Since October 13 in just Mercer County alone, three county hazmat

teams have responded to 367 anthrax alarms: Hamilton had 187, Trenton

had 138, and West Windsor had 42. The usual rate for Trenton is just

200 for an entire year. "Obviously, there was quite an

increase,"

says Robin Williams, county spokesperson. And with the exception of

one positive test at the Civale, Silvestri accounting firm at 1540

Kuser Road, none of these calls resulted in the discovery of anthrax

spores. "But we want to take every step to keep the public

safe,"

says Williams.

Among the most prominent scares were at Fleet and Sovereign bank

branches

on Nassau Street and Educational Testing Service.

On Tuesday, October 30, Fleet Bank employees of the 390 Nassau

Street branch found an unidentified white powdery substance in a

shipment

of new cash. Though it was regarded as a "low risk" situation,

environmental tests were done on Thursday, November 1, the branch

received a precautionary cleaning. Tests came back negative, and the

branch is expected to open by the end of the week. Sovereign Bank

at 188 Nassau Street was visited by a hazmat team on Monday, November

5 but was reopened the next day.

Several suspicious packages came to ETS’s Lower Ferry Road mail

facility on Monday, October 15. Also, the human resources department

in Wood Hall was temporarily closed on Monday, October 29, when

ripping

the tab of a FedEx envelope produced a dust-like substance. But every

letter that has been tested has come back negative, and nine ETS

employees

who visited the Hamilton post office processing area have also tested

negative for anthrax exposure.

Top Of Page
Anthrax Testers

IT Corporation, 200 Horizon Center Boulevard,

Trenton

08691-9999. Gary Gardner, vice president,. 609-584-8900; fax,

609-584-6867.

Testing and cleanup at area post offices is being conducted by IT

Corporation, an environmental cleanup firm with a regional office

on Horizon Boulevard and its warehouse at Windsor Office Park.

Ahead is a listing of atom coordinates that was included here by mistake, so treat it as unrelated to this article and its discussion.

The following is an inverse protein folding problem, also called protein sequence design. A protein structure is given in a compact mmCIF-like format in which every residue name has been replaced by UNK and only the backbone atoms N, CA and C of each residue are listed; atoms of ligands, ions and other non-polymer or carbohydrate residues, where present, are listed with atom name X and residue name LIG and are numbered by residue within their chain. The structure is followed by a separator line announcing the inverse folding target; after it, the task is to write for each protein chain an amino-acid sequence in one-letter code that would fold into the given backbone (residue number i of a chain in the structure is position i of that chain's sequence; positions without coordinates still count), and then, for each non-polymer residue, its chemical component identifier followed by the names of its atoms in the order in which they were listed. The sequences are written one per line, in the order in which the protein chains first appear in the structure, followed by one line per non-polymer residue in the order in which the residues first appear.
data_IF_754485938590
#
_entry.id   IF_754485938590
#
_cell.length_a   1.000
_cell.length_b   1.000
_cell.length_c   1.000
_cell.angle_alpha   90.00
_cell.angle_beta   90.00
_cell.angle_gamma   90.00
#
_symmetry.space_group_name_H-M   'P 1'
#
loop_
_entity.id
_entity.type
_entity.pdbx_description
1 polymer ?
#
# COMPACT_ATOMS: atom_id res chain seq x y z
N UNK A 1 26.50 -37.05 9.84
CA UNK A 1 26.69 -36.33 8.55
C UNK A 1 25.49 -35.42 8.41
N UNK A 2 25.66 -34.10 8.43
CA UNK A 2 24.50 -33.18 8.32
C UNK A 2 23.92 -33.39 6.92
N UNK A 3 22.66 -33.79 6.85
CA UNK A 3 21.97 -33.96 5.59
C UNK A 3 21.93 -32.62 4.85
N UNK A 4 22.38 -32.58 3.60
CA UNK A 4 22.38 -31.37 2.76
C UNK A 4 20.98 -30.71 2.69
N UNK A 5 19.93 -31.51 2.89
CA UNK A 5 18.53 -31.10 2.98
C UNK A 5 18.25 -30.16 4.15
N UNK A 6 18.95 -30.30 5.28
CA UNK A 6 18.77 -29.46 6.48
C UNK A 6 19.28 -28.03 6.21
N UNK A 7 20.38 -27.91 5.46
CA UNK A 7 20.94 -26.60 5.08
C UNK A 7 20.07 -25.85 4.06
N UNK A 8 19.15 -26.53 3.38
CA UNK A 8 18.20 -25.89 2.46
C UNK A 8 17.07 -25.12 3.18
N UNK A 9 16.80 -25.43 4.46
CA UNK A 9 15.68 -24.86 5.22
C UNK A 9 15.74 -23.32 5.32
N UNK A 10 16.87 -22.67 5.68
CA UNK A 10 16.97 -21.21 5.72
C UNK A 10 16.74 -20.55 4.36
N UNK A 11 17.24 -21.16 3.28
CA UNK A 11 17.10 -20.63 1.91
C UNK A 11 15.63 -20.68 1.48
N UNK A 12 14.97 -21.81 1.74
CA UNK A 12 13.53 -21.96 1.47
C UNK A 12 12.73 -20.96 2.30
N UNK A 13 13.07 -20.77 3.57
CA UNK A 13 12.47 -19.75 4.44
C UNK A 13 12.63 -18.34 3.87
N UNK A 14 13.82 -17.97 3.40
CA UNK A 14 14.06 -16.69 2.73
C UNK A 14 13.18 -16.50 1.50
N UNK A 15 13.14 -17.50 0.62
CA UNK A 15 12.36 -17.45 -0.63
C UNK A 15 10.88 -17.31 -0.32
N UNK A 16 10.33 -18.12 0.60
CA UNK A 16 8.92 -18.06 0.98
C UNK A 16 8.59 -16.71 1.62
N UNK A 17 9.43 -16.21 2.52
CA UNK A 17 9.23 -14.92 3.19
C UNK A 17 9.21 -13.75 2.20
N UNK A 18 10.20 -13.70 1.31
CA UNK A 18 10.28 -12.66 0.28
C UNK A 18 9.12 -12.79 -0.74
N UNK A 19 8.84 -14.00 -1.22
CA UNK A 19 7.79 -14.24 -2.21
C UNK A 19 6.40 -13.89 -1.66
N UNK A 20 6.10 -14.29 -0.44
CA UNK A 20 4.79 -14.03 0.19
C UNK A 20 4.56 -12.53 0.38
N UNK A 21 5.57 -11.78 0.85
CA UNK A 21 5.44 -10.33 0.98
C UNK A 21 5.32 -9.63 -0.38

IT Corporation recently bought OHM Remediation

Services Corporation and Fluor Daniel GTI Corporation. It has 8,000

employees in 80 offices, and a good percentage are working at sites

away from their home office.

An 11-year veteran of IT, Mike Vollo, is in charge of cleanup at least

nine post office sites across the country, including the jobs at

Carnegie

Center and Bellmawr. He majored in meteorology at Kean University,

Class of 1985, and has a master’s degree in environmental management

from Montclair State.

Sadat Associates Inc., 116 Village Boulevard, Suite

230, CN 5331, Princeton 08543-5331. Marwan M. Sadat, president.

609-987-2500;

fax, 609-243-0120.

Sadat Associates is doing some monitoring — sampling and analysis

— for some of its clients, which range from small firms to Fortune

500 companies. "Just because there is the presence of an anthrax

spore doesn’t mean someone will get ill, because there is so much

dilution," says Jorge Berkowitz. "Ten thousand spores might

make you sick, but one spore doesn’t make you sick."

Keep in mind that 20,000 people die from flu every year, and so far,

four people have died from anthrax. "Make the decision with your

mind, and make it with good advice," says Berkowitz. "Be

rational,

based on the circumstances."

— Barbara Fox

A correction has been made to the electronic version of this story: IT

Corporation is not Idaho Technology Corporation.